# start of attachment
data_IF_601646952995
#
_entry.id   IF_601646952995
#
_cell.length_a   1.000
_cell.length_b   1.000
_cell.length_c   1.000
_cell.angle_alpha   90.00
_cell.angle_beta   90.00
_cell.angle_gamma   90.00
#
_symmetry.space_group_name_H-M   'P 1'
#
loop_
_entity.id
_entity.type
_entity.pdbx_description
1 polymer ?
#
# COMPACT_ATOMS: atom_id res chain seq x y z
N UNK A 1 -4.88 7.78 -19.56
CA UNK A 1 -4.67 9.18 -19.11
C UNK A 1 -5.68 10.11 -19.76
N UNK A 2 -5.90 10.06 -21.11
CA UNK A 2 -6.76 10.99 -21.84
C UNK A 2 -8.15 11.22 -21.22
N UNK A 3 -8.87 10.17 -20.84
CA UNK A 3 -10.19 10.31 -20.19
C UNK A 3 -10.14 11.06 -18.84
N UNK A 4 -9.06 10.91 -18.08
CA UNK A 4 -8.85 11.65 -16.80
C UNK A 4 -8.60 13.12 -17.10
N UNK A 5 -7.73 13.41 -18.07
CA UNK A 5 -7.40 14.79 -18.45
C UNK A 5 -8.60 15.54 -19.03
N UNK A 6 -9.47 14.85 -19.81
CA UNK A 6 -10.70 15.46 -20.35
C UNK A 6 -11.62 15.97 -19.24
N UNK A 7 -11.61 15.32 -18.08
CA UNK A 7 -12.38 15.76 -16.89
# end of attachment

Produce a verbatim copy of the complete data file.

data_IF_601646952995
#
_entry.id   IF_601646952995
#
_cell.length_a   1.000
_cell.length_b   1.000
_cell.length_c   1.000
_cell.angle_alpha   90.00
_cell.angle_beta   90.00
_cell.angle_gamma   90.00
#
_symmetry.space_group_name_H-M   'P 1'
#
loop_
_entity.id
_entity.type
_entity.pdbx_description
1 polymer ?
#
# COMPACT_ATOMS: atom_id res chain seq x y z
N UNK A 1 -4.88 7.78 -19.56
CA UNK A 1 -4.67 9.18 -19.11
C UNK A 1 -5.68 10.11 -19.76
N UNK A 2 -5.90 10.06 -21.11
CA UNK A 2 -6.76 10.99 -21.84
C UNK A 2 -8.15 11.22 -21.22
N UNK A 3 -8.87 10.17 -20.84
CA UNK A 3 -10.19 10.31 -20.19
C UNK A 3 -10.14 11.06 -18.84
N UNK A 4 -9.06 10.91 -18.08
CA UNK A 4 -8.85 11.65 -16.80
C UNK A 4 -8.60 13.12 -17.10
N UNK A 5 -7.73 13.41 -18.07
CA UNK A 5 -7.40 14.79 -18.45
C UNK A 5 -8.60 15.54 -19.03
N UNK A 6 -9.47 14.85 -19.81
CA UNK A 6 -10.70 15.46 -20.35
C UNK A 6 -11.62 15.97 -19.24
N UNK A 7 -11.61 15.32 -18.08
CA UNK A 7 -12.38 15.76 -16.89